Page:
The Dangers Of Everyday Use Of Solvents & Resins | Amoils.com
When we use, or are exposed to, many different substances every day, we can forget how dangerous they can be. Solvents and resins are two such items that are in common use in the work place or at home.
What are solvents and resins?
A solvent can generally be described as a liquid that is used to dissolve another substance. Although solvents can be used safely, health problems can result from skin contact with solvents or from inhalation of their vapors. In addition, many solvent vapors are flammable and explosive.
A resin is a natural or synthetic compound which begins in a highly viscous state and hardens with treatment. Typically, resin is soluble in alcohol, but not in water. There are a number of different classes of resin, depending on exact chemical composition and potential uses. There are numerous applications for resins, ranging from art to polymer production, and many consumers interact with products which contain resin on a daily basis.
What are the dangers of these two substances?
One of the most common health hazards associated with exposure to solvents is dermatitis or eczema with contact dermatitis developing from just a single exposure or after multiple exposures. It can leave the skin susceptible to a short-term infection or to a chronic condition. Exposure can also result in sensitization to the solvent, which is a delayed allergic reaction that often becomes more severe with subsequent exposures and can lead to a lifelong chronic condition.
Solvents can cause trouble before you realize what’s happening. Depending on the type and concentration of the solvent, exposure effects can range from mild respiratory irritation to severe damage to body organs and systems. In extreme cases, overexposure to solvent vapors can cause respiratory failure and death.
If you really have to work with solvents, it’s important to know what solvents are being used and what steps should be taken to protect against harmful or dangerous exposures. Protect yourself with these suggestions.
- Know what solvents you’re working with.
- Read the labels and the material safety data sheets of the solvents, listing the hazards, health effects and safe handling procedures.
- Make sure the work space is properly ventilated.
- Use recommended gloves, eye and face protection, boots, other protective clothing or barrier creams as required.
- If respiratory equipment is used, make sure it gives appropriate protection for the exposure.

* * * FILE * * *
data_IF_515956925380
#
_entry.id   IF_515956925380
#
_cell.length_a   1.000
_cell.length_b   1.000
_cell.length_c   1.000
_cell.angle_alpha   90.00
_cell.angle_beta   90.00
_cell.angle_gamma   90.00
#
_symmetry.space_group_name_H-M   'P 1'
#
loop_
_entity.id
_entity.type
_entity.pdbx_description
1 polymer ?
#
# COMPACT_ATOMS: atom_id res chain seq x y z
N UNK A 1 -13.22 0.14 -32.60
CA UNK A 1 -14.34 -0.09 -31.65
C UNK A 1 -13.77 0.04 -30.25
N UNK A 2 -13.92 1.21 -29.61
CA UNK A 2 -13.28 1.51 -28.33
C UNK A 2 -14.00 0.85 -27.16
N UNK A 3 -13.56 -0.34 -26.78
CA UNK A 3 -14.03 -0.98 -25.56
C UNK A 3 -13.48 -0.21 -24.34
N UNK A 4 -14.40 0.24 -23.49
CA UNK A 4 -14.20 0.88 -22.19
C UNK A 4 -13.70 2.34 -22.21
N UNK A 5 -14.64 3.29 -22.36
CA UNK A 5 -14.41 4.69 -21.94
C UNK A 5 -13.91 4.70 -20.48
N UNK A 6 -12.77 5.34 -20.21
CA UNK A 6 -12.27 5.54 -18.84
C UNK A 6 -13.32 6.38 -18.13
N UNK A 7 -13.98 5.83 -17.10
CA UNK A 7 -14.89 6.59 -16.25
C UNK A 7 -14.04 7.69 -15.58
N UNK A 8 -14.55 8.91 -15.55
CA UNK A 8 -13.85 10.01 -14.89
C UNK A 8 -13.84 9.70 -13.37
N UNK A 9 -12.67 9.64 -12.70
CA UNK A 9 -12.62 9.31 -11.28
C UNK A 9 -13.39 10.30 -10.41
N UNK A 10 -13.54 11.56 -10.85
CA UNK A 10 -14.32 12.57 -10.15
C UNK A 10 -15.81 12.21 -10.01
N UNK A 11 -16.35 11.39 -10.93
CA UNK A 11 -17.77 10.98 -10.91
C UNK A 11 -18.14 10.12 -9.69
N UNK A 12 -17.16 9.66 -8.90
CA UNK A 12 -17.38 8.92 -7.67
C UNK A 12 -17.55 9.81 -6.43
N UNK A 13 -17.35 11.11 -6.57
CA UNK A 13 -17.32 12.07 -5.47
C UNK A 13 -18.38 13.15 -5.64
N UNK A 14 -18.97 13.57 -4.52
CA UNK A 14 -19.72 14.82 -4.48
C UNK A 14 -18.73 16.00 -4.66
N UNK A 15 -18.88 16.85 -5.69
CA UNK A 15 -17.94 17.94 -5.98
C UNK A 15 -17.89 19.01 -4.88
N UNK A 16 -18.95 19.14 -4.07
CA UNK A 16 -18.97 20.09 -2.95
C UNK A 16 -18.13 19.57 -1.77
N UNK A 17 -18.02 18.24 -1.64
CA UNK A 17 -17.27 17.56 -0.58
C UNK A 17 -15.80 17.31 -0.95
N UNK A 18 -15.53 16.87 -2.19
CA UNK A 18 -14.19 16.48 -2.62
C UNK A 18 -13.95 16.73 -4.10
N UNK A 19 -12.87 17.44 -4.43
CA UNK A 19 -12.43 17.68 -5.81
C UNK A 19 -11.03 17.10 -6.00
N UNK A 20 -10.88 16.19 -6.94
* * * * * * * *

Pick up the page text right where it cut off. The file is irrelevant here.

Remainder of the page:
- Take care when pouring solvents from one container to another, as fire or explosions can occur from static electricity build up.
- Clean up solvent spills promptly.
- Never wash your hands with solvents.
The inhalation of polyester resin can irritate the respiratory tract. It can also cause nausea and suffocation in cases of prolonged exposure. The substance is particularly dangerous if inhaled in an enclosed environment without adequate ventilation. If inhaled, move outdoors to allow for proper ventilation and rest until medical assistance arrives. To avoid respiratory dangers, wear a vapor mask and ensure the work area is well ventilated.
If accidentally swallowed, consume plenty of water and contact emergency services but avoid inducing vomiting as this may cause stress on your internal organs.
Skin damage can also be caused by polyester resin, resulting in skin rashes and redness. If contact with skin occurs, you should thoroughly cleanse the affected area with water and soap. You should also take off any clothing that has come into contact with the chemical. Medical assistance should be sought if symptoms persist. Anyone working with polyester resin should wear protective gloves, safety boots and clothing that leaves no skin areas exposed.
Polyester resin can be an extreme irritant if accidental splashes come into contact with the eyes and possibly cause eye damage. If affected, you should cleanse your eyes repeatedly with clean water for ten to fifteen minutes and wait for medical assistance to arrive. Wearing chemical-resistant safety goggles will protect anyone working with this substance from eye damage.
My own experience with toxicity of solvents and resins
We came back to our home recently after being out for a couple of hours to find the whole house full of unbearable fumes that had come in through the open windows from the back. It was too toxic to stay in the house and we had to move out for several hours. I took a walk around the neighborhood to see if I could find the source and discovered a white pick up parked a few houses away. A guy was sitting there and I spoke to him about whether he was using any chemicals or solvents. He was quite shocked to hear how we had been affected – he apologized and said he had used a “bit of resin” in the back yard of that home but that he was finished and it should wear off soon.
If there had been a neighbor in the area who suffered from chemical sensitization issues, they would have been hospitalized after such an incident.
Of course incorrect and indiscriminate use of solvents and resins will also affect our environment.